Sunday, 6 September 2015

Paul Roland

Often the best in music (and other artforms) goes unappreciated. Such is the strange case of Paul Roland. He make some of the best rock music ever made, yet is not only unknown to the public, but also to the critics and most music fans.

Paul Roland was born September 6, 1959 (this should go up on his 56th birthday). He made his debut rather young as an artist in 1980 with the album The Werevolves of London. With certain hiatuses, the longest of which was in the late 1990s and early 2000s in order to raise his children and write books, he has released albums ever since.

The best way I can find to describe his music is intellectual art pop. His songs are generally short, melodic and catchy, yet genuinely intellectual and artistic in the way pop music so rarely is. The music has intellectual and romanticist quality that has made him popular with Progressive rock fans, earning him an entry on the prog archives site, yet  has the directness and melodic qualities of good pop music. As he explained in an interview,  "early rock records instilled into me the idea that you should say every­thing you need to say in 3 min­utes or less and get to the point from the first few bars".  He himself describes his music as "spinning musical tales against a backdrop of gothic rock, psych pop, folk & baroque strings." This gives some idea of the sheer range and variety his music has, yet he retains a distinct and very original identity.

What really sets Roland apart are his lyrics. They are very gothic and romantic, often with elements of horror, the fantastic and the macabre (though not morbid, as he likes to point out). In a 2005 interview with Nucleus Magazine, he described his lyrics this way: "As for lyrics, they tend to be historical or supernatural as I am not interested in mundane, every day modern images".  He is thus more the heir of the romantic poets of the 19th century, than any rock lyricists, who instead tend to focus on personal issues and love. A recurring theme is an idealized victorian/edwardian era, making him an important forerunner of the modern Steampunk movement (which he has written a book about). His inspirations vary, from horror and fantasy books and films to historical events and persons.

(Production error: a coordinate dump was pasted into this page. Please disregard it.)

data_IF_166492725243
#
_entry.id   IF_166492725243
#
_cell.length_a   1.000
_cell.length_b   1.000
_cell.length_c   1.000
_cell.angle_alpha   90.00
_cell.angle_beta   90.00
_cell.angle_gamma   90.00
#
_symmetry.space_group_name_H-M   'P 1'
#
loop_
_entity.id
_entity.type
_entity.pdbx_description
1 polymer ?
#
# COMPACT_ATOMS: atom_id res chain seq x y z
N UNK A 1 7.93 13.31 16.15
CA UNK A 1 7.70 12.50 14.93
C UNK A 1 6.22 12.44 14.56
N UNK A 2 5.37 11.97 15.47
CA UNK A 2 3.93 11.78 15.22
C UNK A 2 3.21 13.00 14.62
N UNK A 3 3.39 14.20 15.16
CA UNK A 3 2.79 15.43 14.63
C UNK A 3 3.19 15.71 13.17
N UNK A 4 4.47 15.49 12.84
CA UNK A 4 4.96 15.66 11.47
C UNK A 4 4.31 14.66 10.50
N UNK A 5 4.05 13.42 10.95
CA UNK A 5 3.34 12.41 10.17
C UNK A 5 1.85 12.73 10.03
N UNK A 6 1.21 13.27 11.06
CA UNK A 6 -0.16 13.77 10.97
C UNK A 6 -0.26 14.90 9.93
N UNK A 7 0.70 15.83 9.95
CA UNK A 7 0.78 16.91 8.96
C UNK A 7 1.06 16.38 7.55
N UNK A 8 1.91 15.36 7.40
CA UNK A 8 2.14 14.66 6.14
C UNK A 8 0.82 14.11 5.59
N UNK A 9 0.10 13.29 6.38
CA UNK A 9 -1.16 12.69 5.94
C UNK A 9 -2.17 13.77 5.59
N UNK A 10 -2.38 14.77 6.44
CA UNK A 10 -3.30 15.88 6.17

I'm not a good music critic, so I will keep this short. The only reason I wrote this is to promote an unjustly neglected music artist. If you are at all interested in hearing music with fantastical or historical imagery, you should check him out. He has made a playlist of various songs of his on youtube, that serve as a good introduction to his work here. Good introductory songs, giving an idea of his range, in no particular order, are The Edwardian Air-raid, Wyndham Hill, Nosferatu, In the Opium Den, Gabrielle, Twillight of the Gods, Buccaneers, Taliesin and The Crimes of Dr Cream. There is much more good stuff, but that should get you started.

Some other resources:

His website.

Interview database

Tuesday, 1 September 2015

Wizard of the Crow by Ngugi Wa Thiong'o

Wizard of the Crow is a satirical fantasy novel by Kenyan author Ngugi Wa Thiong'o. It was originally written in the language of the Gikuyu people, but has been translated into English by the author himself.